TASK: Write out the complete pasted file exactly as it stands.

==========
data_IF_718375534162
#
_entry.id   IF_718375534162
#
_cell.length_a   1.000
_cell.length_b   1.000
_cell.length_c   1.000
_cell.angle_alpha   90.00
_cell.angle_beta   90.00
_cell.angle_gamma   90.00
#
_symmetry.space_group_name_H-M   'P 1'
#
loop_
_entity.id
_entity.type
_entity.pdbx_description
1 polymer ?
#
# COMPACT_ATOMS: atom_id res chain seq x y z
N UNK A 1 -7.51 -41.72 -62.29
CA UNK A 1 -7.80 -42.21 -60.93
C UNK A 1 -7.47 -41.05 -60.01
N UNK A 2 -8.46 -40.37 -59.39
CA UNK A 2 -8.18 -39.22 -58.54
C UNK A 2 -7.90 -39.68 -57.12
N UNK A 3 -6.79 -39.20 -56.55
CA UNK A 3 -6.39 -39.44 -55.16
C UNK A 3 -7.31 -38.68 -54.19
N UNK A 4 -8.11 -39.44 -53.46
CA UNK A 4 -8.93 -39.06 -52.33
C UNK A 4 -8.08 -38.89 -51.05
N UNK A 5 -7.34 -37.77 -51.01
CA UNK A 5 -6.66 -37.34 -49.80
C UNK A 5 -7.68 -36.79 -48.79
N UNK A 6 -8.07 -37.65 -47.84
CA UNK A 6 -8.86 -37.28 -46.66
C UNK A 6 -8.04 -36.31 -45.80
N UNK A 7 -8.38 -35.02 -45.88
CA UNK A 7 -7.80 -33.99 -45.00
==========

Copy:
data_IF_718375534162
#
_entry.id   IF_718375534162
#
_cell.length_a   1.000
_cell.length_b   1.000
_cell.length_c   1.000
_cell.angle_alpha   90.00
_cell.angle_beta   90.00
_cell.angle_gamma   90.00
#
_symmetry.space_group_name_H-M   'P 1'
#
loop_
_entity.id
_entity.type
_entity.pdbx_description
1 polymer ?
#
# COMPACT_ATOMS: atom_id res chain seq x y z
N UNK A 1 -7.51 -41.72 -62.29
CA UNK A 1 -7.80 -42.21 -60.93
C UNK A 1 -7.47 -41.05 -60.01
N UNK A 2 -8.46 -40.37 -59.39
CA UNK A 2 -8.18 -39.22 -58.54
C UNK A 2 -7.90 -39.68 -57.12
N UNK A 3 -6.79 -39.20 -56.55
CA UNK A 3 -6.39 -39.44 -55.16
C UNK A 3 -7.31 -38.68 -54.19
N UNK A 4 -8.11 -39.44 -53.46
CA UNK A 4 -8.93 -39.06 -52.33
C UNK A 4 -8.08 -38.89 -51.05
N UNK A 5 -7.34 -37.77 -51.01
CA UNK A 5 -6.66 -37.34 -49.80
C UNK A 5 -7.68 -36.79 -48.79
N UNK A 6 -8.07 -37.65 -47.84
CA UNK A 6 -8.86 -37.28 -46.66
C UNK A 6 -8.04 -36.31 -45.80
N UNK A 7 -8.38 -35.02 -45.88
CA UNK A 7 -7.80 -33.99 -45.00